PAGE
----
Two years later, he was nominated captain of the Brazilian Davis Cup team, but resigned in January 2007 due to political differences with the Brazilian Tennis Confederation. During his period as a captain, he collected a 5–1 W/L record in ties. Despite the positive record, his popularity as a captain among the local press and fans wasn't always high, due to the easy opposition faced by the Brazilian team in the Americas Group; the controversial decisions he took when selecting the players to represent the squad, insisting in players that were out of shape, like Flávio Saretta and Gustavo Kuerten, and sidelining the then best-ranked Brazilians in the ATP, Marcos Daniel and Thiago Alves; the lack of receptiveness to criticism; and reported difficulty to control the harmony between the players.

Off the court, Meligeni has also been a host for TV show MTV Sports aired by MTV Brasil in the late 1990s and early 2000s (decade), as well as having guest appearances in radio shows and as a commentator for tennis matches.

Olympic finals[edit]

Singles: 1[edit]

Bronze medal final
Outcome Year Championship Surface Opponent Score
4th place 1996 United States Atlanta Hard India Leander Paes 6–3, 2–6, 4–6

Titles (10)[edit]

Singles (3)[edit]

Legend
Grand Slam (0)
Tennis Masters Cup (0)
ATP Masters Series (0)
ATP Championship Series (0)
ATP Tour (3)
Titles by Surface
Hard (0)
Grass (0)
Clay (3)
Carpet (0)
Outcome No. Date Championship Surface Opponent in the final Score in the final
Runner-up 1. February 27, 1995 Mexico City, Mexico Clay Austria Thomas Muster 6–7, 5–7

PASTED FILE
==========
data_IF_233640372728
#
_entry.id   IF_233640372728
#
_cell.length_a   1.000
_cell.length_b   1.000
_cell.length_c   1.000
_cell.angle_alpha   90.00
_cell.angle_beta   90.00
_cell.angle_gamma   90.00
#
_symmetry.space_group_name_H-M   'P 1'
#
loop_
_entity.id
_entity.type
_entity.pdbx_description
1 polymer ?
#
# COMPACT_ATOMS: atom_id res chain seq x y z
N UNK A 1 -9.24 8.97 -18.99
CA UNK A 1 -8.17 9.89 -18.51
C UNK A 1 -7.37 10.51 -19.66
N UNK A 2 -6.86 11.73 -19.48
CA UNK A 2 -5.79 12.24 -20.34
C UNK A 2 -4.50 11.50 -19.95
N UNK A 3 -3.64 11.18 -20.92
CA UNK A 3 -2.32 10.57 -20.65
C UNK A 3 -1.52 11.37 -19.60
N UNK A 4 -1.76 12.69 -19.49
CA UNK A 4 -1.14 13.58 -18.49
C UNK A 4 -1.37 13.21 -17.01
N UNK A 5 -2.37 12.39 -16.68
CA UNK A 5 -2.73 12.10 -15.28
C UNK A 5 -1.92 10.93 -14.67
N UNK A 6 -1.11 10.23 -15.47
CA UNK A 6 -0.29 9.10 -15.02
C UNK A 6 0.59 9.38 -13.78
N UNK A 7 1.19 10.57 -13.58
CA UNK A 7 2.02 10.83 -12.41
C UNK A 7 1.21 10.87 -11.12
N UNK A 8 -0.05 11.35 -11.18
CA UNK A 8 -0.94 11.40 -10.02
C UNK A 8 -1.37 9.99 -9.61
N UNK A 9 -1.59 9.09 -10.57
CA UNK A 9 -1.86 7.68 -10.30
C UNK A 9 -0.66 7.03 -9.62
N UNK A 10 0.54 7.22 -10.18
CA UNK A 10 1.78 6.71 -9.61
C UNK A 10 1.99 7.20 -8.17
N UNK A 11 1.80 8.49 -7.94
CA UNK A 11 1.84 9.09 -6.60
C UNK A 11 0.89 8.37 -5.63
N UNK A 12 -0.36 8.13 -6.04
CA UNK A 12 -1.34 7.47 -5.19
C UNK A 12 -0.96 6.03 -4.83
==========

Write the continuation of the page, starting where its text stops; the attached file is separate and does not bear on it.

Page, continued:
Winner 1. July 10, 1995 Båstad, Sweden Clay Norway Christian Ruud 6–4, 6–4
Winner 2. May 6, 1996 Pinehurst, North Carolina, U.S. Clay Sweden Mats Wilander 6–4, 6–2
Winner 3. April 27, 1998 Prague, Czech Republic Clay Czech Republic Sláva Doseděl 6–1, 6–4
Runner-up 2. September 10, 2001 Costa do Sauípe, Brazil Hard Czech Republic Jan Vacek 6–2, 6–7(2–7), 3–6
Runner-up 3. February 25, 2002 Acapulco, Mexico Clay Spain Carlos Moyà 6–7(4–7), 6–7(4–7)

Doubles (7)[edit]

Legend
Grand Slam (0)
Tennis Masters Cup (0)
ATP Masters Series (0)
ATP Championship Series (1)
ATP Tour (6)
Titles by Surface
Hard (0)
Grass (0)
Clay (7)
Carpet (0)
Outcome No. Date Tournament Surface Partner Opponents in the final Score in the final
Winner 1. November 10, 1996 Santiago, Chile Clay Brazil Gustavo Kuerten Romania Dinu Pescariu
Spain Albert Portas
6–4, 6–2
Winner 2. April 7, 1997 Estoril, Portugal Clay Brazil Gustavo Kuerten Italy Andrea Gaudenzi
Italy Filippo Messori
6–2, 6–2
Winner 3. June 9, 1997 Bologna, Italy Clay Brazil Gustavo Kuerten United States Dave Randall
United States Jack Waite
6–2, 7–5
Winner 4. July 14, 1997 Stuttgart, Germany Clay Brazil Gustavo Kuerten United States Donald Johnson
United States Francisco Montana
6–4, 6–4
Winner 5. October 27, 1997 Bogotá, Colombia Clay Argentina Luis Lobo Morocco Karim Alami
Venezuela Maurice Ruah
6–1, 6–3
Winner 6. July 6, 1998 Gstaad, Switzerland Clay Brazil Gustavo Kuerten Argentina Daniel Orsanic
Czech Republic Cyril Suk
6–4, 7–5
Winner 7. March 22, 1999 Casablanca, Morocco Clay Brazil Jaime Oncins Italy Massimo Ardinghi
Italy Vincenzo Santopadre
6–2, 6–3

External links[edit]

References[edit]

Awards
Preceded by
Nalbert Bitencourt
Brazilian Sportsmen of the Year
2003
Succeeded by
Vanderlei de Lima